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News of the Weird 

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In July police in Brooklyn accused Gail Murphy, 47, bedridden on her stomach while recovering from hemorrhoid surgery, of shooting her husband to death because he had gone on a six-hour fishing trip. Said a police investigator, "She felt that her husband didn't demonstrate that he cared for her on that particular day."

In Hillsborough County, Florida, Jeffrey Alan McLeod, 29, was charged with robbing a gas station in August. McLeod had fled and after a brief chase was caught when his car ran out of gas. Said a spokesman for the sheriff's department, "When you're going to rob a gas station, you're supposed to fill up the tank before you rob the clerk."

Courtroom Antics

During a Tirane, Albania, divorce hearing in July, in which a man was contending that his wife beat him regularly over the course of their two-year marriage, the wife suddenly leaped at the man and beat him unconscious before she was restrained. The judge quickly granted the divorce.

In August, Cleveland judge Shirley Strickland Saffold attempted to give advice to defendant Katie Nemeth by recommending that she get a new boyfriend. Said Saffold: "Men are easy. You can go sit in the bus stop, put on a short skirt, cross your legs, and pick up 25. Ten of them will give you their money. If you don't pick up the first ten, then all you got to do is open your legs a little bit and cross them at the bottom."

Detroit lawyer Leonard Jaques, 68, was fined $11,000 for a May courtroom outburst in which he verbally abused an opposing attorney, yanked his hair, and threw him to the floor. (In a widely reported courtroom outburst in Cleveland in 1983, Jaques achieved notoriety by telling a federal judge that he had missed a court date because he had "screaming itches in the crotch.")

Well Put

X-rated film actress Nina Hartley, speaking at a June news conference in Sacramento about the important service her movies provide--promoting romance by warming up the viewers: "It's no different than Hamburger Helper."

Self-described "fishing fanatic" Tom Getherall of Long Island, talking to a New York Daily News reporter the day after the crash of TWA Flight 800: "I felt bad when I heard about the wreck, real bad, but to be honest with you, the first thing I wondered was how it would affect the fishing."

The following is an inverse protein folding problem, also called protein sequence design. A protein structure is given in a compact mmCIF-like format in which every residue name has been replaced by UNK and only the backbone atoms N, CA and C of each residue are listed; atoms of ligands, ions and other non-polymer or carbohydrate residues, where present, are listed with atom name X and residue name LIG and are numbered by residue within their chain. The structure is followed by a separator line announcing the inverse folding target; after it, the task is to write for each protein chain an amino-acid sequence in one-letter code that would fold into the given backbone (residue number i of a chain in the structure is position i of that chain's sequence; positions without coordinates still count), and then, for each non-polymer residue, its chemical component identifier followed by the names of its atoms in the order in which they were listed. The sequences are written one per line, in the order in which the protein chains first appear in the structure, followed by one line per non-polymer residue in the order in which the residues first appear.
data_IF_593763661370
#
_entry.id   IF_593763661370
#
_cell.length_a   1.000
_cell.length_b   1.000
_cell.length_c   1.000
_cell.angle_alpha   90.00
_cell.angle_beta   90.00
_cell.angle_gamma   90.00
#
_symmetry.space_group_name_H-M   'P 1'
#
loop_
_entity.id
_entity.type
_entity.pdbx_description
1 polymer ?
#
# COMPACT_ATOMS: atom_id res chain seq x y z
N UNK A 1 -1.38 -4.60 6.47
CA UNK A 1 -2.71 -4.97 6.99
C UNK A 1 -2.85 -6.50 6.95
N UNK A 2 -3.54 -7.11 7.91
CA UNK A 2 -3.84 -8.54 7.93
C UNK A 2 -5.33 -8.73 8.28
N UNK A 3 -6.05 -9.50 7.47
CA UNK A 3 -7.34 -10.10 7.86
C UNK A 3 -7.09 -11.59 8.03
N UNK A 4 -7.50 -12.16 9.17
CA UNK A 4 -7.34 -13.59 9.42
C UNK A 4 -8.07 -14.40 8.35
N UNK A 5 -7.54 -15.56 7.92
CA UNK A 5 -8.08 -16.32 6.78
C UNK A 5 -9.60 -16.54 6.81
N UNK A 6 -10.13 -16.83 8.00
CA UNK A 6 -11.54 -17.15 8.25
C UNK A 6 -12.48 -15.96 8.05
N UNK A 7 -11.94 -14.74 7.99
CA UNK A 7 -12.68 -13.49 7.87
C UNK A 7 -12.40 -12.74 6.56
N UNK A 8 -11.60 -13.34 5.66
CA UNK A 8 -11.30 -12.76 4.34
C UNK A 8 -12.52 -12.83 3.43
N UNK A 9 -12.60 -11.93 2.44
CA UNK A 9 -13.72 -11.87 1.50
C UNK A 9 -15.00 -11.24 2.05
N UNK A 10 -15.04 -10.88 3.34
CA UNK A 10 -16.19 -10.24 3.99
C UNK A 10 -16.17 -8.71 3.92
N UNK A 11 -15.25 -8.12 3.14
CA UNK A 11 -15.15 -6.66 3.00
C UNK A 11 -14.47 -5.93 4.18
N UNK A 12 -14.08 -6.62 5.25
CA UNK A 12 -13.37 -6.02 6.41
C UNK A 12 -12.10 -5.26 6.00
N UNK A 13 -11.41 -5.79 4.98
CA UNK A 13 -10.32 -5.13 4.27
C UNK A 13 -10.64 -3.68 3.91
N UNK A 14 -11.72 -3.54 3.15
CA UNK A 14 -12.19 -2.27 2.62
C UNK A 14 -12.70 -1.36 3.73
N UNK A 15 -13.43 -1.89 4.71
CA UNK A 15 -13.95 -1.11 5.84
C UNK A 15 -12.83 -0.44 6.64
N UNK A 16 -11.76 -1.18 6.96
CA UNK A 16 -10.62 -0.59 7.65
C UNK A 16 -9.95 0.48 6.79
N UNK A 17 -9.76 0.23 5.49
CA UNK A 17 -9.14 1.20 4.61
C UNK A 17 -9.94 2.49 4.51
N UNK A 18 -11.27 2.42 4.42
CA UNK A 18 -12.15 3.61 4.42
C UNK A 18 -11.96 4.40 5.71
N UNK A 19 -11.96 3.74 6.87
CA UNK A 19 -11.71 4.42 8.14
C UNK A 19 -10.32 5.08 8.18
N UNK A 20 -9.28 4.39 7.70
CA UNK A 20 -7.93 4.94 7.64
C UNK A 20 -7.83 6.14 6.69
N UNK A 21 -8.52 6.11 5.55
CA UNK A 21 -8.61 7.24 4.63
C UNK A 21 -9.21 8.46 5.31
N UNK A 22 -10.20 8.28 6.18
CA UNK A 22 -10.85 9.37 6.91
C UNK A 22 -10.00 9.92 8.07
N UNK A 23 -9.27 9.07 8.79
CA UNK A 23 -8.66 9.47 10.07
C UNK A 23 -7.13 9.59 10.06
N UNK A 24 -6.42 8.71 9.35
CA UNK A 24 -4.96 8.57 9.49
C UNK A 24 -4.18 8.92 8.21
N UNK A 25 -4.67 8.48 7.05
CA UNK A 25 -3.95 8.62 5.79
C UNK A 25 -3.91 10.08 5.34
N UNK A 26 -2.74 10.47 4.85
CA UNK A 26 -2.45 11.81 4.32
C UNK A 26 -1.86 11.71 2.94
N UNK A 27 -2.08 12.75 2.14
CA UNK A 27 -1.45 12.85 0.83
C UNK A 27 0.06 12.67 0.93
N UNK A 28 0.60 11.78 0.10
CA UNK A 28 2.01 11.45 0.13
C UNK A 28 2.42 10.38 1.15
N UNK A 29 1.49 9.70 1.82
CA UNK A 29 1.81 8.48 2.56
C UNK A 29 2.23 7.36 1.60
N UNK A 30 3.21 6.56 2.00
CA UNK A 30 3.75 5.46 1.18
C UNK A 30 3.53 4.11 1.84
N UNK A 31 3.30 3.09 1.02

John P. Royster, 47, serving a life sentence for murder, waxing nostalgic to a New York Times reporter in June about the joyous childhood of his son, John J. Royster, 22, who had just been charged with the vicious killing of a New York City dry cleaner: "He's a chip off the old block."

Canadian food inspector Pamela Morgan, warning the public in March after the death of a British Columbia man: "We caution the public not to eat seafood that glows in the dark." (Some bacteria in raw seafood are indeed luminescent, she said.)

Football star Deion Sanders, arrested for trespassing at a fishing hole near Fort Myers, Florida, in June: "The only defense I have is that I'm sorry but they were biting."

Thinning the Herd

In June a heavily suntan-oiled 19-year-old man fell ten stories to his death while "crabbing"--climbing from balcony to balcony--on a beachfront condominium in Panama City Beach, Florida. Two weeks later in Barnstable, Massachusetts, an 18-year-old man fell to his death while "car surfing"--standing atop a moving car. Also in June at least 15 people dancing on the roofs of two buses en route to an election rally near Dacca, Bangladesh, were killed when the buses passed underneath high-voltage wires.


More Italian justice: In August, Germano Maccari, freshly convicted of the 1978 murder of former Italian prime minister Aldo Moro, was released from jail pending his appeal--as is customary under Italian law. In March the man who murdered an American during the Achille Lauro hijacking failed to return to his Italian prison following a 12-day furlough for good behavior. Last year the Washington Post reported that members of a traveling prisoners' theatrical group in Italy used their performance disguises to pull off bank robberies between shows. And also last year a gang of AIDS-stricken bank robbers were released because Italian law forbids imprisoning people with AIDS.

Send your weird news to Chuck Shepherd, Chicago Reader, 11 E. Illinois, Chicago 60611.

Art accompanying story in printed newspaper (not available in this archive): illustration by Shawn Belshwender.

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